Authors:Dong-Yong Chung, Eung-Ho Kim, Young-Joon Shin, Jae-Hyung Yoo, and Jong-Duk Kim
The formation of precipitates by hydrazine was experimentally examined in the simulated high level liquid waste (HLLW), which was composed of 9 elements (Nd, Fe, Ni, Mo, Zr, Pd, Ru, Cs, Sr). Palladium was precipitated over 90% above 0.05M of hydrazine concentration and at 2M HNO3, while all of the other elements were hardly precipitated. The elements of Pd and Zr were precipitated 93% and 70% in the simulated solution in which the concentrations of Zr and Mo were decreased from 0.069M to 3.45·10–3M and 6.9·10–3M, respectively, and the acid concentration was decreased to about 0.5M after denitration. In a Pd solution of 0.5M and 2M HNO3, the precipitation yield of Pd increased with hydrazine concentration and reached over 98% at 0.1M. The precipitation yield of Pd at 0.5M HNO3 was higher than at 2M HNO3. The Pd precipitate, formed by adding hydrazine to an acidified solution, was an amorphous compound consisting of Pd, hydrazine, nitrate and hydrate.
Authors:Dong-Yong Chung, Eung-Ho Kim, Young-Joon Shin, Jae-Hyung Yoo, Cheong-Song Choi, and Jong-Duk Kim
The decomposition rate of oxalate by hydrogen peroxide has been investigated by a KMnO4 titration method. The rate equation for decomposition of hydrogen peroxide in the aqueous phase is 1n([H2O2]/[H2O2]0)=–k1·t, where k1=0.2, for [H+]<2M, k1=0.2+0.34([H+]–2), for [H+]>2M. As the acidity increases over 2M, an acid catalysis effect appeard. The new rate equation proposed for the decomposition of oxalate by hydrogen peroxide is
The rate constant for decomposition of oxalate, k2, increased with nitric acid concentration and the effect of hydrogen ion concentration was expressed as k2=a[H+]n, where the values fora andn were a=1.54, n=0.3 at [H+]<2M, a=0.31, n=2.5 at [H+]>2M, respectively.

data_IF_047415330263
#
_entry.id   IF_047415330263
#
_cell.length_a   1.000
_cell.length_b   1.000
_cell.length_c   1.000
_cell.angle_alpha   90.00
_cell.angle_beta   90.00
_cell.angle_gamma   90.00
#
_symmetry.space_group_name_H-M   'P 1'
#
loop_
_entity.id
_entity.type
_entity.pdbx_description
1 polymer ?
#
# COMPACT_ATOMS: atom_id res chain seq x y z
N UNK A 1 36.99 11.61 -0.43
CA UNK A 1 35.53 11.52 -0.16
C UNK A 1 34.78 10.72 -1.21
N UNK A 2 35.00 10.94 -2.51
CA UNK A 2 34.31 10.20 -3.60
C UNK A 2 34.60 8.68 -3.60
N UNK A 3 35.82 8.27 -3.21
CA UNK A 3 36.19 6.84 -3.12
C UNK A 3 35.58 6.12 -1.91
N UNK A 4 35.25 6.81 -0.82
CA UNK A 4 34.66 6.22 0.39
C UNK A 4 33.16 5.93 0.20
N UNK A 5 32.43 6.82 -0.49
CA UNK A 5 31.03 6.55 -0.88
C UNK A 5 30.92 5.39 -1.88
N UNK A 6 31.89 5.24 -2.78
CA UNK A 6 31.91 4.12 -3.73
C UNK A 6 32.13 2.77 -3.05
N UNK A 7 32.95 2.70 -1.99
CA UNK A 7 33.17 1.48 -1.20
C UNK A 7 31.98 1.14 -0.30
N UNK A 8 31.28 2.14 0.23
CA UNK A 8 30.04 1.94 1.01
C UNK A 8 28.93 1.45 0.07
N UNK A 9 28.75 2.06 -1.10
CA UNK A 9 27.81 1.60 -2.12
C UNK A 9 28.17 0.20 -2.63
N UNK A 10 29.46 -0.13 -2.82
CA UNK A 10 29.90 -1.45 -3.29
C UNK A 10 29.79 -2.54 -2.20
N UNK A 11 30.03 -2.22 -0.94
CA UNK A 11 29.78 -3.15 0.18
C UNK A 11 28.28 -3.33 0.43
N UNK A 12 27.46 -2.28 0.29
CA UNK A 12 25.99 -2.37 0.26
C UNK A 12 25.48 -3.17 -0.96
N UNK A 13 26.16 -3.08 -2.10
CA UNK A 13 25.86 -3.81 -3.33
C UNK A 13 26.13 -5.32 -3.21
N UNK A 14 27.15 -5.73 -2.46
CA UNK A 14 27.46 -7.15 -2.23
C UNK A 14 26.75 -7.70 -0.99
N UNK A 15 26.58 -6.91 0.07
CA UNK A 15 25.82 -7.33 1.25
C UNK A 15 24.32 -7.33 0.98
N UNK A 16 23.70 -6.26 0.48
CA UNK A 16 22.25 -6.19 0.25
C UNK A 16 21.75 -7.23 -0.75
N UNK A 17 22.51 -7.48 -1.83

Authors:Kwang-Wook Kim, Jae-Won Lee, Dong-Young Chung, Eil-Hee Lee, Kweon-Ho Kang, Kune-Woo Lee, Kee-Chan Song, Myung-June Yoo, Geun-Il Park, and Jei-Kwon Moon
This work studied a way to reclaim uranium from contaminated UO2 oxide scraps as a sinterable UO2 powder for UO2 fuel pellet fabrication, which included a dissolution of the uranium oxide scraps in a carbonate solution with hydrogen peroxide
and a UO4 precipitation step. Dissolution characteristics of reduced and oxidized uranium oxides were evaluated in a carbonate solution
with hydrogen peroxide, and the UO4 precipitation were confirmed by acidification of uranyl peroxo–carbonate complex solution. An agglomerated UO4 powder obtained by the dissolution and precipitation of uranium in the carbonate solution could not be pulverized into fine
UO2 powder by the OREOX process, because of submicron-sized individual UO4 particles forming the agglomerated UO4 precipitate. The UO2 powder prepared from the UO4 precipitate could meet the UO2 powder specifications for UO2 fuel pellet fabrication by a series of steps such as dehydration of UO4 precipitate, reduction, and milling. The sinterability of the reclaimed UO2 powder for fuel pellet fabrication was improved by adding virgin UO2 powder in the reclaimed UO2 powder. A process to reclaim the contaminated uranium scraps as UO2 fuel powder using a carbonate solution was finally suggested.